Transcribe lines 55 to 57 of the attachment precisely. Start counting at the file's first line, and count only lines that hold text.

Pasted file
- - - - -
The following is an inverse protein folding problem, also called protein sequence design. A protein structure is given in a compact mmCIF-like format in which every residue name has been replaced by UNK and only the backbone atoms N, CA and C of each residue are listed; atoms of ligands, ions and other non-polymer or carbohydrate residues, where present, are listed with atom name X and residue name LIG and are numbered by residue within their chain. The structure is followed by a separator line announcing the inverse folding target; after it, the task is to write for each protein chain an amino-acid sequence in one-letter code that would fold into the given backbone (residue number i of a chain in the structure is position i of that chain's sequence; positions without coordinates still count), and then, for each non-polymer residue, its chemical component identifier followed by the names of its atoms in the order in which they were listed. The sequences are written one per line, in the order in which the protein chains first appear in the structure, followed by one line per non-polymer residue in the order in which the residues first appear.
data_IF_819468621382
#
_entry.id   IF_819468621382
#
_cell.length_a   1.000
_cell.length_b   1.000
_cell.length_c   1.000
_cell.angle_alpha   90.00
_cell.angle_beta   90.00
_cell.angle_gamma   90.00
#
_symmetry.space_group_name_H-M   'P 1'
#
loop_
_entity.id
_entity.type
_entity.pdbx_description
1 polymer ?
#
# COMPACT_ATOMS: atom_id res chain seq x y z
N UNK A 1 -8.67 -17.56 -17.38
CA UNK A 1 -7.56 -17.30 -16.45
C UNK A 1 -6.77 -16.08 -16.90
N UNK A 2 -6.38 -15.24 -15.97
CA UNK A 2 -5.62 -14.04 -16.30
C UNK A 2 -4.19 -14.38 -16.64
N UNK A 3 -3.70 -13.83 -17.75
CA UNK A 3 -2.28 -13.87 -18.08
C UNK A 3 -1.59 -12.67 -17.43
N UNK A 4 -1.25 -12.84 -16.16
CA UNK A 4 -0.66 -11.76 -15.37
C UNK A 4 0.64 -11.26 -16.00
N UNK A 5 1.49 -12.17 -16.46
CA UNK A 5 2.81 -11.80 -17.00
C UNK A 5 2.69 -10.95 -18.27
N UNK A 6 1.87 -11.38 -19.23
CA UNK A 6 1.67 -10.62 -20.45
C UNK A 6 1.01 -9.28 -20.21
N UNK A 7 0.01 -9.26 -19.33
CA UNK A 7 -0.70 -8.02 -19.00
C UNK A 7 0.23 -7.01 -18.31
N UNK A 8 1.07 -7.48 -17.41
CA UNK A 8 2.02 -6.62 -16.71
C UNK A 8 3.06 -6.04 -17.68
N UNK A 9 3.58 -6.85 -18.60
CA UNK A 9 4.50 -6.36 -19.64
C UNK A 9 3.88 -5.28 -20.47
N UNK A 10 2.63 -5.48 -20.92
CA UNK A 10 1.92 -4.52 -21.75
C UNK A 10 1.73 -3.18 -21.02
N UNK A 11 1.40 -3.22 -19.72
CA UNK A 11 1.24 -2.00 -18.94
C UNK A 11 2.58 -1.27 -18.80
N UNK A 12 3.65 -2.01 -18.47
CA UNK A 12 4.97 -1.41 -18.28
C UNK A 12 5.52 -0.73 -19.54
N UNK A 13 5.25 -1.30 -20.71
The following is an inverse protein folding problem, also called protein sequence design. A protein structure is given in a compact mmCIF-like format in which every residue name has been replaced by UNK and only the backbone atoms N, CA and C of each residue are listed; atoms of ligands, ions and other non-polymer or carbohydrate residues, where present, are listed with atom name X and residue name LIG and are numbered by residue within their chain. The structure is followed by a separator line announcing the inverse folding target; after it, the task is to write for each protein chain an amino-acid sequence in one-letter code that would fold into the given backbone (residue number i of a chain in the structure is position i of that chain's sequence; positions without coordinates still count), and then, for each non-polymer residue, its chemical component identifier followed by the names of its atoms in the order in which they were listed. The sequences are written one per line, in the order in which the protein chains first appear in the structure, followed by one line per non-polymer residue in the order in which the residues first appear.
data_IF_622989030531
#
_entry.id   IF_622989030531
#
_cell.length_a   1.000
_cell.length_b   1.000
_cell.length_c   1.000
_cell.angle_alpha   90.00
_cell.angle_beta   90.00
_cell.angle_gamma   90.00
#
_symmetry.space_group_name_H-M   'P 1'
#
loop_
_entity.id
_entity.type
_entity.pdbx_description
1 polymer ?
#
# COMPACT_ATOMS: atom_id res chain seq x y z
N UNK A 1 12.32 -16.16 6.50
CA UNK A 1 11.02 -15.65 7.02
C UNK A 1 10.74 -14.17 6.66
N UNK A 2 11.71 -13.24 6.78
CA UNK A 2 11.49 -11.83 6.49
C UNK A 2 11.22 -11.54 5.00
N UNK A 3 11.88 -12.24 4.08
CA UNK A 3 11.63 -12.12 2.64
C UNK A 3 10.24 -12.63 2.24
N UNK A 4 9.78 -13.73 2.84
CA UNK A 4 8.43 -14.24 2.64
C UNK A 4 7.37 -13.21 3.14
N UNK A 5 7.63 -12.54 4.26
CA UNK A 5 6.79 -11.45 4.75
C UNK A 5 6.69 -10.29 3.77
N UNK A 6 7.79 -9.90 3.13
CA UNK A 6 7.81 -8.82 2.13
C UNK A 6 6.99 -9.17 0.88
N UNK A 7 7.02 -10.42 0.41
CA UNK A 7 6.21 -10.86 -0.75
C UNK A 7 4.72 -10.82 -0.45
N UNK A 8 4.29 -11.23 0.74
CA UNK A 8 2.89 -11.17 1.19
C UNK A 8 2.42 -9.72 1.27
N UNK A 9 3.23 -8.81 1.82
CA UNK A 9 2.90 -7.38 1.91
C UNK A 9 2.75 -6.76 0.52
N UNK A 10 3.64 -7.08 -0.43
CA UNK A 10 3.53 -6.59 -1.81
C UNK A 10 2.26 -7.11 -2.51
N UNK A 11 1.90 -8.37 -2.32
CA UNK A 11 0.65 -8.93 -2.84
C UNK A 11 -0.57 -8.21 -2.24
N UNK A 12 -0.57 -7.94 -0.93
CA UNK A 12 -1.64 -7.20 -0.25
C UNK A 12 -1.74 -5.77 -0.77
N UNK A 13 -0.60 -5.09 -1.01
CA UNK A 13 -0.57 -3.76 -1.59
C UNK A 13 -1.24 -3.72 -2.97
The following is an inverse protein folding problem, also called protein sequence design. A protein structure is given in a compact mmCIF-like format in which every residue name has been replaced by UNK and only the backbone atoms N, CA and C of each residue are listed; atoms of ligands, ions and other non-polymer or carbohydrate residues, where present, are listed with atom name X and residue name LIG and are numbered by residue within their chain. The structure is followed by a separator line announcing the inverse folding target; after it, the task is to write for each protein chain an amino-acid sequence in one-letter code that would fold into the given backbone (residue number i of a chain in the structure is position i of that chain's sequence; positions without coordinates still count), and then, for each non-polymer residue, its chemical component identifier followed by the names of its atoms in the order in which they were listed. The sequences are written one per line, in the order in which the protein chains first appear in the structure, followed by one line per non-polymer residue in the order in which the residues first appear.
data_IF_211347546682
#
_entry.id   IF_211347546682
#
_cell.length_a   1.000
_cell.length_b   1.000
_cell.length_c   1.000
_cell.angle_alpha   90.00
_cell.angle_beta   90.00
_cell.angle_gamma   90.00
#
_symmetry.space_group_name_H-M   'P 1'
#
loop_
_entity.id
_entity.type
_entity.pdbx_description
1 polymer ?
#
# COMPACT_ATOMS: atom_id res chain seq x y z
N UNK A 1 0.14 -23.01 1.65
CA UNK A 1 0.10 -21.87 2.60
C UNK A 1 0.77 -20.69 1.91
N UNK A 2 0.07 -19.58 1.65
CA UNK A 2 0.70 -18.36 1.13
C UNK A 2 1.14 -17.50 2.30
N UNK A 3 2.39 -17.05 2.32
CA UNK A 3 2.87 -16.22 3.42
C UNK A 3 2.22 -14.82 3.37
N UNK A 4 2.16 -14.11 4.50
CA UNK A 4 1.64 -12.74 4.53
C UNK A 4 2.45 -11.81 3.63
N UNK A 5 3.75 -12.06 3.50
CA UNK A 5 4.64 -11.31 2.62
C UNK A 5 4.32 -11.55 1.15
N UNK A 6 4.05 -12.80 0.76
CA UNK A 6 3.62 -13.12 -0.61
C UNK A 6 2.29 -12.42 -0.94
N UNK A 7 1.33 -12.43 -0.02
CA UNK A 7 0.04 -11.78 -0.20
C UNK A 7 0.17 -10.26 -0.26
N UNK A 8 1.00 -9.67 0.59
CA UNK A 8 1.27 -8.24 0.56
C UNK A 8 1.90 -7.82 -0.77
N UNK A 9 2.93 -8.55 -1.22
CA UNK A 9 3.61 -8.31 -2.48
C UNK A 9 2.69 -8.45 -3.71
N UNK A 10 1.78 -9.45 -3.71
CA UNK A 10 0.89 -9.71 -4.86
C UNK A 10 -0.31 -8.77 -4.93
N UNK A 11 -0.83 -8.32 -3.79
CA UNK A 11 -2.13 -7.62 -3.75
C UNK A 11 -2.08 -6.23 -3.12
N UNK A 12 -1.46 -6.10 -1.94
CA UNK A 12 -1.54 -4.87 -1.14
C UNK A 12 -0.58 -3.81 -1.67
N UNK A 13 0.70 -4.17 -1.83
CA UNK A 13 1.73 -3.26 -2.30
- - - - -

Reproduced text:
N UNK A 12 3.65 -2.01 -18.47
CA UNK A 12 4.97 -1.41 -18.28
C UNK A 12 5.52 -0.73 -19.54